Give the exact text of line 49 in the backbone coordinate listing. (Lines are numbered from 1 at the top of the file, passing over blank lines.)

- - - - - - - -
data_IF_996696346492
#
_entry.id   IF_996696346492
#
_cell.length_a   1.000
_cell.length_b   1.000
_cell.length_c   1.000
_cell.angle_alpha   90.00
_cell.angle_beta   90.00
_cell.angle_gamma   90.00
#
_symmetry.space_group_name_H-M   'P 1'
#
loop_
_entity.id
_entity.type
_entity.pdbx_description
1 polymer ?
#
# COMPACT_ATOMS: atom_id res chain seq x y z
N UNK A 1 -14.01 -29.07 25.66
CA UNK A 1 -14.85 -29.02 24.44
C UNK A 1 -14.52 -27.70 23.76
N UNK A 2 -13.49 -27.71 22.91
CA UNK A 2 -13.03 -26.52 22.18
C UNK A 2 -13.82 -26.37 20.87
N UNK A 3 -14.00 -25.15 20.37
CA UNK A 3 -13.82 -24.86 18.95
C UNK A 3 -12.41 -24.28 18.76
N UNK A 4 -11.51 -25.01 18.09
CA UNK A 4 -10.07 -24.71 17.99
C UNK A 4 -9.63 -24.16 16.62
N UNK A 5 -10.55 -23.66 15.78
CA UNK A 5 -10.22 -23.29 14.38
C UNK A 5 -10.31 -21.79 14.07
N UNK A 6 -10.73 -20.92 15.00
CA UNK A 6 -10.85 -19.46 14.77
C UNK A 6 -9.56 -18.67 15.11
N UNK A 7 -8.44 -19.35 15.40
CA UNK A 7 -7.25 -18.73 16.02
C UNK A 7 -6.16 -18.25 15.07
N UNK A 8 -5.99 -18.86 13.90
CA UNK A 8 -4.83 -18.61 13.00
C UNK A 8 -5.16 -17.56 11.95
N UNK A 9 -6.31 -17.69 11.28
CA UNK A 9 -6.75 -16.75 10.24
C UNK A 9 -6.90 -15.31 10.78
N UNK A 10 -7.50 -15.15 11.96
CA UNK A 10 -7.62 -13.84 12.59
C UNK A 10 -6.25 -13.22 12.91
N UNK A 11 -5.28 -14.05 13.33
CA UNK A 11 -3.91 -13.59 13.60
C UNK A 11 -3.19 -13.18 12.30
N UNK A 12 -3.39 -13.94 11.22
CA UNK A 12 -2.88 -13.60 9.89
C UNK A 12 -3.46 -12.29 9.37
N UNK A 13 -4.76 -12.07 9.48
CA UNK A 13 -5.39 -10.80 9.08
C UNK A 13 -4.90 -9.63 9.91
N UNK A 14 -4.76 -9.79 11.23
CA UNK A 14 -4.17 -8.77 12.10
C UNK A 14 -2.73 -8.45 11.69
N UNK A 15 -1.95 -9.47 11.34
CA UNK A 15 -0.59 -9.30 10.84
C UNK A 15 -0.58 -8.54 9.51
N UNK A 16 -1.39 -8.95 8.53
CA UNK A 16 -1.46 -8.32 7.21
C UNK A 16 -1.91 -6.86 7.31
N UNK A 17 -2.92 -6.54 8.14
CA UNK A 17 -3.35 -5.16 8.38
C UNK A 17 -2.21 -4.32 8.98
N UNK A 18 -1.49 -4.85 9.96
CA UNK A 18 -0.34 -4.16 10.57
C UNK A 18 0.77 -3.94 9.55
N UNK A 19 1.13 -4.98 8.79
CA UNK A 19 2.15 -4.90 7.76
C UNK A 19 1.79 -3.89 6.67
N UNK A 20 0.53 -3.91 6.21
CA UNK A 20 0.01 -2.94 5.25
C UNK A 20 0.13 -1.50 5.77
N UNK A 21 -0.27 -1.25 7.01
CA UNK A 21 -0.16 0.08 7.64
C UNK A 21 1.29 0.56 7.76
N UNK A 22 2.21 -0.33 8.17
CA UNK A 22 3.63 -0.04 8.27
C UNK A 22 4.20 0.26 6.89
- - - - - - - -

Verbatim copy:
CA UNK A 10 -7.62 -13.84 12.59